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Egyptians participate in the 'Million Man March' in Tahrir Square.
Andrew Henderson
Egyptians participate in the 'Million Man March' in Tahrir Square.

Bread, not revolution, still main concern of many Egyptians

For many in Cairo, frustrated at the apparent stalemate, patience seemed to be wearing thin as protests calling for an end to the presidency of Hosni Mubarak continued for their seventh day.

CAIRO // In the streets just beyond Tahrir Square in Cairo, the euphoria that has emboldened unprecedented numbers of Egyptians to rebel against their government was noticeably quieter yesterday.

For many, patience seemed to be wearing thin as protests calling for an end to the presidency of Hosni Mubarak continued for their seventh day.

As parts of the capital flooded with hundreds of thousands of demonstrators, thousands of others did little more than look on, some with curiosity, and others, it seemed, with contempt.

Along the usually bustling thoroughfares, many businessmen chose to keep their shops open despite calls for a national strike. Some shop owners, sitting in plastic chairs arrayed out front, seemed to cast a sceptical eye on the shouting youth making their way to join fellow demonstrators in Tahrir Square.

Meanwhile, scores of other young men, lounging on benches and sidewalks, appeared hesitant in participating in the rallies that have shaken the foundations of Mr Mubarak's three-decade rule.

Mohammed Nasser, 51, a government tax collector, blamed their reluctance on decades of residual fear of the punishing repercussions that followed agitations against the state.

"For 30 years - 30 years- people have been afraid," he said. "So now, many still don't know what they should do. Many of them don't want to fight; they just want to earn money and eat."

Despite his dislike for the Egyptian leader, Mr Nasser described his refusal to protest as a family matter. "I have children. What would they do if something happened to me?"

Others seemed less concerned with who would govern the country, and more on their immediate needs.

Hijab-clad women elbowed their way through the streets of Bulei Abu Leil, a dusty, impoverished warren close to Tahrir Square, not to shout down the Egyptian leader but to buy bread.

They swore that bread was not in short supply, even as local media reported yesterday that a baker had been killed in the capital after trying to raise his price. Moreover, growing numbers of bakeries were allegedly closing their businesses as supplies ran out.

Yet, as if preparing for worse times to come, the women still pushed and shoved their way to buy bag after bag of baguettes, hamburger buns and flatbread.

"Egypt is a safe country. We don't want all these problems," one woman, who declined to give her name, yelled as she carried a bag of traditional Egyptian flatbread.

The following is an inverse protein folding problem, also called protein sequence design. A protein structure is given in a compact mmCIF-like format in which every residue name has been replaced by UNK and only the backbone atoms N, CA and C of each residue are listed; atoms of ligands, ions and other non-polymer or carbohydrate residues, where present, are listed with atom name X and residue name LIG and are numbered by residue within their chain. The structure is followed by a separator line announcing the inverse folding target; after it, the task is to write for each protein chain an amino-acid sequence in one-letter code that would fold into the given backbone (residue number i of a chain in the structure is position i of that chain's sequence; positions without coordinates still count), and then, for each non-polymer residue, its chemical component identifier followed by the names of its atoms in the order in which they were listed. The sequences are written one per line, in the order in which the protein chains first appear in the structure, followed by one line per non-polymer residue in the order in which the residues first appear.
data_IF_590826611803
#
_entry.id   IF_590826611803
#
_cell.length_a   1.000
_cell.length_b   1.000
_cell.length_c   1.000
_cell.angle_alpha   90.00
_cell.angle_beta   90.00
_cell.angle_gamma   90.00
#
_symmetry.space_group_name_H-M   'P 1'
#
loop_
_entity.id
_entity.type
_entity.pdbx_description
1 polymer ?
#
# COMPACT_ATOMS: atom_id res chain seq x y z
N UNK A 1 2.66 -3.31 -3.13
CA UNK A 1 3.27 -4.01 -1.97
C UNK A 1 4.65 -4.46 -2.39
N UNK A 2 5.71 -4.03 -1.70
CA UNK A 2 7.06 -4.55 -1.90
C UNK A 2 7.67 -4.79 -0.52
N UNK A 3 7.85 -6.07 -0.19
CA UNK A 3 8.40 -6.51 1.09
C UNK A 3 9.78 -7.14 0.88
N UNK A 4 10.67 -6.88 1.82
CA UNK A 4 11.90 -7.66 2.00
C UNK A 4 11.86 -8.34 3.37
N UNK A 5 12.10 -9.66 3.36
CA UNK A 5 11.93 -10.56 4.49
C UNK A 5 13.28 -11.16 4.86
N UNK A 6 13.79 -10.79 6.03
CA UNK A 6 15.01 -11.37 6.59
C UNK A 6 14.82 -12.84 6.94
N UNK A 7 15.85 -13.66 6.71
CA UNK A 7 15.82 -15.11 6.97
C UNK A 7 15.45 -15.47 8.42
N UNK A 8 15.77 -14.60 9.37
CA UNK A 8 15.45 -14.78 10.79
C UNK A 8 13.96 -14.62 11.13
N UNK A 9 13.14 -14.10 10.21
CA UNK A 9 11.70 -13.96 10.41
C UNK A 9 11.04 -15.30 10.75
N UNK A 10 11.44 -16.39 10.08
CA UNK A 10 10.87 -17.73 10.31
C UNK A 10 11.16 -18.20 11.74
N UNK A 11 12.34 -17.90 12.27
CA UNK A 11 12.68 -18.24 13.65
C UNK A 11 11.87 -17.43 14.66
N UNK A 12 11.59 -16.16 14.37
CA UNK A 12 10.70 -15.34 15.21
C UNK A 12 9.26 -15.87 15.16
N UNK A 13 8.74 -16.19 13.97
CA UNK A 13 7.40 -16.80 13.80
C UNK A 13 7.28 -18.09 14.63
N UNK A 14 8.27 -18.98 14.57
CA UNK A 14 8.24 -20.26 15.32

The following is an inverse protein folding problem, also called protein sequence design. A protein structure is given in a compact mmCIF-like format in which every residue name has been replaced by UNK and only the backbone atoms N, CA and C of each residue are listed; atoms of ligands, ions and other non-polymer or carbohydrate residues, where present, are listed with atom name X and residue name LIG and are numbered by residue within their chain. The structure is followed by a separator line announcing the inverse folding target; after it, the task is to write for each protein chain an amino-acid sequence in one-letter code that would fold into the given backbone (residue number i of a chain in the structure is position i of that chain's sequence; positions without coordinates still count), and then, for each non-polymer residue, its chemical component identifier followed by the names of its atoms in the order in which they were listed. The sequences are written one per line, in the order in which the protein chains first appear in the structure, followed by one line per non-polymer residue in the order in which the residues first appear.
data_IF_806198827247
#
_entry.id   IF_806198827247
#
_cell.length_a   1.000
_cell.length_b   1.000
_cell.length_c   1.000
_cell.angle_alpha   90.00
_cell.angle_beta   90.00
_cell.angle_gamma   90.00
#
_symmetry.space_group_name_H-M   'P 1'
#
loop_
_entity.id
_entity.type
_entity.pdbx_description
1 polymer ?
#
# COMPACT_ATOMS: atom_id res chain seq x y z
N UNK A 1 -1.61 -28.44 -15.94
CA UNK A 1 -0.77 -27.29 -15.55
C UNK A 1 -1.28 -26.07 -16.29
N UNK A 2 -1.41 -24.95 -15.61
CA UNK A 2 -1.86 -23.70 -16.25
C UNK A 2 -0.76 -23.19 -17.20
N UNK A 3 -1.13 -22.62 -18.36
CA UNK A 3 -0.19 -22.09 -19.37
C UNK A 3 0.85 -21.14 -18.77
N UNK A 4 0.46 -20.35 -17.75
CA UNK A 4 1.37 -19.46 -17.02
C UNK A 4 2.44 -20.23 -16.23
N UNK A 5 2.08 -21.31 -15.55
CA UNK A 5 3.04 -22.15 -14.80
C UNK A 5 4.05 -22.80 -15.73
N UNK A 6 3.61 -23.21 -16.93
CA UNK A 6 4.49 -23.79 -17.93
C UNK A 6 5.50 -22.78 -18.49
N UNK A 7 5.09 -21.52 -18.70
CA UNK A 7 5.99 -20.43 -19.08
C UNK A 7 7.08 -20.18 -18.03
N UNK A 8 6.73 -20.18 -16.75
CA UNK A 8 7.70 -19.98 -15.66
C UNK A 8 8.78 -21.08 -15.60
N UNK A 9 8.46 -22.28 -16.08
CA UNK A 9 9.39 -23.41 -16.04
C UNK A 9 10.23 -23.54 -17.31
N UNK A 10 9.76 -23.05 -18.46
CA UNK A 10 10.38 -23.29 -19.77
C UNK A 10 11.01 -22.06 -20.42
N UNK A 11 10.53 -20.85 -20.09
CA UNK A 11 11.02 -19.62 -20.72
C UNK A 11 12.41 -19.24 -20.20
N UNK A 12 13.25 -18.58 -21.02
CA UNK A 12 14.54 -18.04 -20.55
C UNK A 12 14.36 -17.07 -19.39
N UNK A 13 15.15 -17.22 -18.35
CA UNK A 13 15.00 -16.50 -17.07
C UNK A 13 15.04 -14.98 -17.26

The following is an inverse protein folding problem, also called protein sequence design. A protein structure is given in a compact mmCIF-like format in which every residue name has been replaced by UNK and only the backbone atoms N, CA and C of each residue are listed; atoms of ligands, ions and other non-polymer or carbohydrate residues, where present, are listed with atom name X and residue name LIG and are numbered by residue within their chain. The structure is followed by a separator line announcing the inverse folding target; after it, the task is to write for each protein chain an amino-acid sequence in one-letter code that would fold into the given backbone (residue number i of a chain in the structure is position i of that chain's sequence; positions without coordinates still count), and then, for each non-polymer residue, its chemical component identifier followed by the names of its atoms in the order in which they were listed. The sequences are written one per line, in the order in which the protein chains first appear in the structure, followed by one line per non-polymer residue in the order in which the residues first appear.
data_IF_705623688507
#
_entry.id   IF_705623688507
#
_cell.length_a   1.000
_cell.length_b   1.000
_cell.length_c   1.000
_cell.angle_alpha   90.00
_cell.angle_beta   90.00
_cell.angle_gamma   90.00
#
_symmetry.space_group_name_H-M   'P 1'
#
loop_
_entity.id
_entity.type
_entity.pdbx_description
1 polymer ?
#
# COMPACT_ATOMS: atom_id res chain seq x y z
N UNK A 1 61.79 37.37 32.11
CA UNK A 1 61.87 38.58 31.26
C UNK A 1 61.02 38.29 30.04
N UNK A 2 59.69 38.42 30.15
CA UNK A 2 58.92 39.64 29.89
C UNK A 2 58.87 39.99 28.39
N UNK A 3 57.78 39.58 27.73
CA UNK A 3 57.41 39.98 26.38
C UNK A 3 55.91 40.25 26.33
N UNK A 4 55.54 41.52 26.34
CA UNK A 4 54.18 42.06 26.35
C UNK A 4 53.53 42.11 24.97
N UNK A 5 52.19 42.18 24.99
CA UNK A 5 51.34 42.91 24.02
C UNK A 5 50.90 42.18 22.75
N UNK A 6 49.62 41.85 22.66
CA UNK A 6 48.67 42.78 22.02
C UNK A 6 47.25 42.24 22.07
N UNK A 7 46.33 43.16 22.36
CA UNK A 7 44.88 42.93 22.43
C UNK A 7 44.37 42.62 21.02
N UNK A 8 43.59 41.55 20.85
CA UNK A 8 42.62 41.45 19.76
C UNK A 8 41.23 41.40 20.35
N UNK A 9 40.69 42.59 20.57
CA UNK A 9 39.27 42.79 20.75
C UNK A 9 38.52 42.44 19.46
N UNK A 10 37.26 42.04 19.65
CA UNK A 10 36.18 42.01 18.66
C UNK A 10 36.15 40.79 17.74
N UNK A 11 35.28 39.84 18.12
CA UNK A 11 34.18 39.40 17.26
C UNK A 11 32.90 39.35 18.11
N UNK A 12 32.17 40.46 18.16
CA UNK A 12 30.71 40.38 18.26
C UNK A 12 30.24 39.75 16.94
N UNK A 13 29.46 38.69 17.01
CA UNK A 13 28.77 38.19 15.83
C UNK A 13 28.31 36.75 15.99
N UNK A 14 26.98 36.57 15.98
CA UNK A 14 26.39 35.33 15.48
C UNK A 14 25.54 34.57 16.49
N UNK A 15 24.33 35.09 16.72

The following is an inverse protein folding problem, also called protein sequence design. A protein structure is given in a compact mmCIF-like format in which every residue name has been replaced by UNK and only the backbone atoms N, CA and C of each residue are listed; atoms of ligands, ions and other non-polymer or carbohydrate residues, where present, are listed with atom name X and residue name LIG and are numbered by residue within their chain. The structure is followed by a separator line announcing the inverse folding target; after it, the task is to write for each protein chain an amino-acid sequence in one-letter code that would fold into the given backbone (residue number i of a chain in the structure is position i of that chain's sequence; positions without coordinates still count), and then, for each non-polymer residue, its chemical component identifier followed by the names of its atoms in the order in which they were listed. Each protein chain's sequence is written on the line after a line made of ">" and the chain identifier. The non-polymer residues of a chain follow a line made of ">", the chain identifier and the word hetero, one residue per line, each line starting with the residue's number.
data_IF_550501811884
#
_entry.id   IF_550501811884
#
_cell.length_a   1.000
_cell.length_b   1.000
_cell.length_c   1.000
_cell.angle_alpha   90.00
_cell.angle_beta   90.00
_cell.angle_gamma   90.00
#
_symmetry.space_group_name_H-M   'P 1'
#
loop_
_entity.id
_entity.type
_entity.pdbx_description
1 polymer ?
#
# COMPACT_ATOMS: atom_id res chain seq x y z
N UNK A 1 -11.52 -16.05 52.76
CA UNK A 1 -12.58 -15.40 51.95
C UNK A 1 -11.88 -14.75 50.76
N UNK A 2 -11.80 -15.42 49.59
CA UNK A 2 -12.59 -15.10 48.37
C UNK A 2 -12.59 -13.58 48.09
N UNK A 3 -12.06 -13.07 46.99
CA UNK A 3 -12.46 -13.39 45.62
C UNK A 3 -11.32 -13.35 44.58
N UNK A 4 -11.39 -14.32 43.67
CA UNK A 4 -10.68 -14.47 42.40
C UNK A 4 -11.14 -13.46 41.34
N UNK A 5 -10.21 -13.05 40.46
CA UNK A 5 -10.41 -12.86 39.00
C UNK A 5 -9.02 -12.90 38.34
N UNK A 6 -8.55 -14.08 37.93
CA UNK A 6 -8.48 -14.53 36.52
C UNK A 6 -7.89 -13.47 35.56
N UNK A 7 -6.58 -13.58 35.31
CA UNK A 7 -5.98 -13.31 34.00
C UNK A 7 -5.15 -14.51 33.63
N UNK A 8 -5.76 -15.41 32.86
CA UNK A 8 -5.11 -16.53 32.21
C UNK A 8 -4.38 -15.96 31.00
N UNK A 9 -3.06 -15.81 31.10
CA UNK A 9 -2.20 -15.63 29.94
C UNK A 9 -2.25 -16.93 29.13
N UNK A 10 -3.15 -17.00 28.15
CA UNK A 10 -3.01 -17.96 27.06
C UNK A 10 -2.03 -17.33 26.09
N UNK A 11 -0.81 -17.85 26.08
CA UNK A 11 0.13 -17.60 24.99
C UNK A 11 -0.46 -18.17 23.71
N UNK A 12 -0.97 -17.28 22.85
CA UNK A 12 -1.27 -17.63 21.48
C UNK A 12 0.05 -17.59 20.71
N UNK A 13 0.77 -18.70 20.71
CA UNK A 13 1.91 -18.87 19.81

While protesters have vowed to push on until Mr Mubarak is no longer president, others, citing concern about impending anarchy, angrily pushed back against the capital's rising revolutionary tide.

Half a dozen women shouted down a group of protesters walking through the Midaan Talaat Harb roundabout, calling for an end to the rallies. "My brothers, look at what you are doing to our country," they yelled. "You are destroying us."

Some protesters criticised such counter-revolutionary calls, saying they were shortsighted.

"They're only thinking about themselves, not about the future," said Mustafa Youssef, 25, a tour guide from Cairo.

Mr Youssef and his friend and fellow demonstrator, Ahmed Salim, also 25, blamed the government for trying to divide protesters from those who opposed such action.

"The government is deploying looters and thugs to make the situation seem worse than it is," said Mr Youssef, describing a commonly held conspiracy.

Mr Salim agreed and said that businessmen who declined to heed calls for a national strike were "afraid of what will come after the president is gone".

"So they are trying to protect themselves," he said.

Businessmen, however, describe the sentiments of Cairo's shop owners as increasingly frustrated in the stalemate between Egypt's opposition groups and Mr. Mubarak's refusal to obey demands to step down.

Earning a living, rather than ousting the president, was foremost on the minds of employees at the Ka Ba'ale women's footwear shop just off Talaat Harb Street.

"Really, Hosni Mubarak is much better than the situation right now," said Mohammed Abullah, 25, one of three shoe salesmen still running the store. Sales have dropped by as much as half since the protests erupted last week, he and the other two remaining employees, Emad Mench, 19, and Hassan Shabaad, 23, said.

Even though the shop had to lay off the other seven staff members until business recovers, the trio doubted they would see their typical monthly salaries of more than 600 Egyptian pounds (Dh376.4) anytime soon.

"Without stability, there is no bread, no food, no water," Mr Shabaad said. "All the businessmen you see around here, they aren't protesting because they're mad. We want the protests to stop - now."


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